Campgrounds are an ideal lifestyle business – if you want a lifestyle involving the great outdoors, early mornings and a workload that ebbs and flows with the seasons. The National Caravan Council says most campgrounds “are SMEs or micro-enterprises, usually independently owned and managed as a family concern.” The industry contributes more than £6 billion to the UK economy annually.
An online business is a great way to have a store that operates 24 hours a day, with you choosing your own hours. Many can be operated by a single person, and with some distributors offering drop shipping, you’re able to focus on the running and marketing of the website, rather than managing stock levels.
Hotels are the workhorses of the tourism industry. A tolerance of long hours, working weekends and out-of-season personal holidays; a strong worth ethic; and an eagerness to please are essential to the makeup of a successful hotelier. Meet these demanding criteria and you can enjoy a business where every day is different and the rewards lie in making people happy.
The best bed and breakfasts are run by sociable owners with a ‘nothing is a problem’ attitude. B&Bs are hard work, but incredibly rewarding. Now accounting for a fifth of the UK’s total serviced accommodation sector, B&Bs can offer a cosiness and warm, personalised service that hotels simply cannot match.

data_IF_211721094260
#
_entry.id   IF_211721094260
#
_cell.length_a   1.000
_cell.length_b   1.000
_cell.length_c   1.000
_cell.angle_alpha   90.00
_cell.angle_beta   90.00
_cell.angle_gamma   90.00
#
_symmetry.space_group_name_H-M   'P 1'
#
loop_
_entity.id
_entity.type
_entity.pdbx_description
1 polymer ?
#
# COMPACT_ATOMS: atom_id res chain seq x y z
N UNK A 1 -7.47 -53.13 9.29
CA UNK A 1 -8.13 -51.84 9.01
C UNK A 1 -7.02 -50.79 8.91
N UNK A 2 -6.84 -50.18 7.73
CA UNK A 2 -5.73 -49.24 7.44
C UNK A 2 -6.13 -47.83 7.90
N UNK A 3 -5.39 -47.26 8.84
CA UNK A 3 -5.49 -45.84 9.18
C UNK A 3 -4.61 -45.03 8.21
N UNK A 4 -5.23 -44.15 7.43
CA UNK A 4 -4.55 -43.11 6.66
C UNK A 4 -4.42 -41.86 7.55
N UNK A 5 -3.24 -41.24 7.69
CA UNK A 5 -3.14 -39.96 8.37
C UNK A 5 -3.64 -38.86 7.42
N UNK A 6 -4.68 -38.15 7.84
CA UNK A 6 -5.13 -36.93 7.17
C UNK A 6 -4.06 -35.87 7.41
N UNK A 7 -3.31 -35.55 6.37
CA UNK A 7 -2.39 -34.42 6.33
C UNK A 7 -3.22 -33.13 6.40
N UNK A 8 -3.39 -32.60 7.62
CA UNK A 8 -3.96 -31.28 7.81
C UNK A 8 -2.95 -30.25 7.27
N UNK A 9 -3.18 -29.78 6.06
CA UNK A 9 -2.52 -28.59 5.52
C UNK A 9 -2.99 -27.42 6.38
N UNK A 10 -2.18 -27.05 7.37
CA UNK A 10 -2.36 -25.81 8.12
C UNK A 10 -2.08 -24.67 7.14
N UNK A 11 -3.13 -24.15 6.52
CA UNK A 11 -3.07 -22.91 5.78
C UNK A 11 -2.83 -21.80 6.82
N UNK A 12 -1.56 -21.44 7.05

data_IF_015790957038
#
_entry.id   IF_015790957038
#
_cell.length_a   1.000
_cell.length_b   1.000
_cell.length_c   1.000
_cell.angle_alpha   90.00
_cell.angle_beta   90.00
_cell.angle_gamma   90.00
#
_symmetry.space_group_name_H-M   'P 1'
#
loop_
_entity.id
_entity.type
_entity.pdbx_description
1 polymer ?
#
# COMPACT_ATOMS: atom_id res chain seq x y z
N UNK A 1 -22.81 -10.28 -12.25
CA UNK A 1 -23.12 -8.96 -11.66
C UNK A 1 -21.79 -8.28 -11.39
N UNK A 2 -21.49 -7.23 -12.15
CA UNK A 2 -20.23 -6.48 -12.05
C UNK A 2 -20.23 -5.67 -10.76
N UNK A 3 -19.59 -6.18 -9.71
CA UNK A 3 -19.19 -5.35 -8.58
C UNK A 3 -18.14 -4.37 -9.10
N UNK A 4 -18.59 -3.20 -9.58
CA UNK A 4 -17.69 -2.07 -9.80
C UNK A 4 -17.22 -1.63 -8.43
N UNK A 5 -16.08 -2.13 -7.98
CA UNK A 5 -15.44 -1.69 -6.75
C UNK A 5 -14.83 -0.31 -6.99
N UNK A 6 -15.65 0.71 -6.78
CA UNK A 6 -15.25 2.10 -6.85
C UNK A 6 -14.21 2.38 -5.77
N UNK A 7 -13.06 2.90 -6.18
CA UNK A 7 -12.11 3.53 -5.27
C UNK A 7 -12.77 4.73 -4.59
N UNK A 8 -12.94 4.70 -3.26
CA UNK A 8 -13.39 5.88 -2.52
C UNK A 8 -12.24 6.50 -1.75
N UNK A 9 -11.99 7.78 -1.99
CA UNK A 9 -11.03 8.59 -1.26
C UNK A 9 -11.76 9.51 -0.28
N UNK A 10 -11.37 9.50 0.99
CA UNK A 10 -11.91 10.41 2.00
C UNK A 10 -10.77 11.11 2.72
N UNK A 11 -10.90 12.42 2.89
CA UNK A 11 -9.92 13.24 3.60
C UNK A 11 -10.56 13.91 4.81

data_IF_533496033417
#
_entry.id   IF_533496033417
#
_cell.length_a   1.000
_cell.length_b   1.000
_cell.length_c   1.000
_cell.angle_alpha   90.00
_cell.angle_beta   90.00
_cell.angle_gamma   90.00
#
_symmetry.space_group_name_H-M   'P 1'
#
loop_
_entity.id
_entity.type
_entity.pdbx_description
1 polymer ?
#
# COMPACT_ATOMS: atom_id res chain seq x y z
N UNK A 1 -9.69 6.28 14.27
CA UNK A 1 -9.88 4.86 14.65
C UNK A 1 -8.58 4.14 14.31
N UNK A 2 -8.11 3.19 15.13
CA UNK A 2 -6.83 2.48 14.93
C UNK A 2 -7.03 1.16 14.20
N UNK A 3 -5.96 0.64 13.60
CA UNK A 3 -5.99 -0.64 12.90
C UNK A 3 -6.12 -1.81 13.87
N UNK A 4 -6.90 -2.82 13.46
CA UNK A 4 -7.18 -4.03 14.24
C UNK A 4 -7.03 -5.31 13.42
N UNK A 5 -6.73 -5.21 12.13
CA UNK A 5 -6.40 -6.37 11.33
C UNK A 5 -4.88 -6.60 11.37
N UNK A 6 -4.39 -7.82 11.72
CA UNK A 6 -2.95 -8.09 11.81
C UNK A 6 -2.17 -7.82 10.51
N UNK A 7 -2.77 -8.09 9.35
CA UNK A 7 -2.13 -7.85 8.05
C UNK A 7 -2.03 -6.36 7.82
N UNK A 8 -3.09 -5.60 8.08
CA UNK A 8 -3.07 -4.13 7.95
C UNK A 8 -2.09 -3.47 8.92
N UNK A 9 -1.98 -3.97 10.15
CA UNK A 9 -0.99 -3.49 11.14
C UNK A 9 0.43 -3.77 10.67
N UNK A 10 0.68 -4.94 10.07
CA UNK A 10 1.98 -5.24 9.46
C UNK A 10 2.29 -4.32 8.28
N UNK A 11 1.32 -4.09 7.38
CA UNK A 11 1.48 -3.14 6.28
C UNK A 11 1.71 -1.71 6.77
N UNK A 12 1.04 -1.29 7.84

Owning a farm is a challenge for even the most seasoned of farmers, but offers unrivalled job satisfaction. Whether it’s crops or animals, you’re sure to be up early and working late in all conditions the sky decides to deliver to you. The job can vary dramatically with the seasons and having a strong back is a pre-requisite for a good farmer.
A café is best owned by a perfectionist. Distilling the ingredients, staff and ambience into a mix that is ‘just so’ is the defining goal of independent café culture. Most café owners should expect to be up before the commuters, ready to serve through the rush, though many cafes are closed before the end of a commuters working day.
Owning a bar is the dream of many, though an owner does more sit behind a desk or dispensing drinks from behind a pump. You’ll have to change barrels, coordinate door, bar and cleaning staff and deal with inebriated customers – all over the evenings and weekends. For many people, these challenges are all part of the fun – along with the environment characterised by fun.
Growing demand for craft beers and a widening array of other alcoholic beverages has made stocking decisions a more interesting challenge for an off license. Specialisation and knowledgeable customer service can give a competitive advantage in this era of bewildering choice. Hours are shorter for off license owners than for some retailers – but working evenings is, obviously, a must.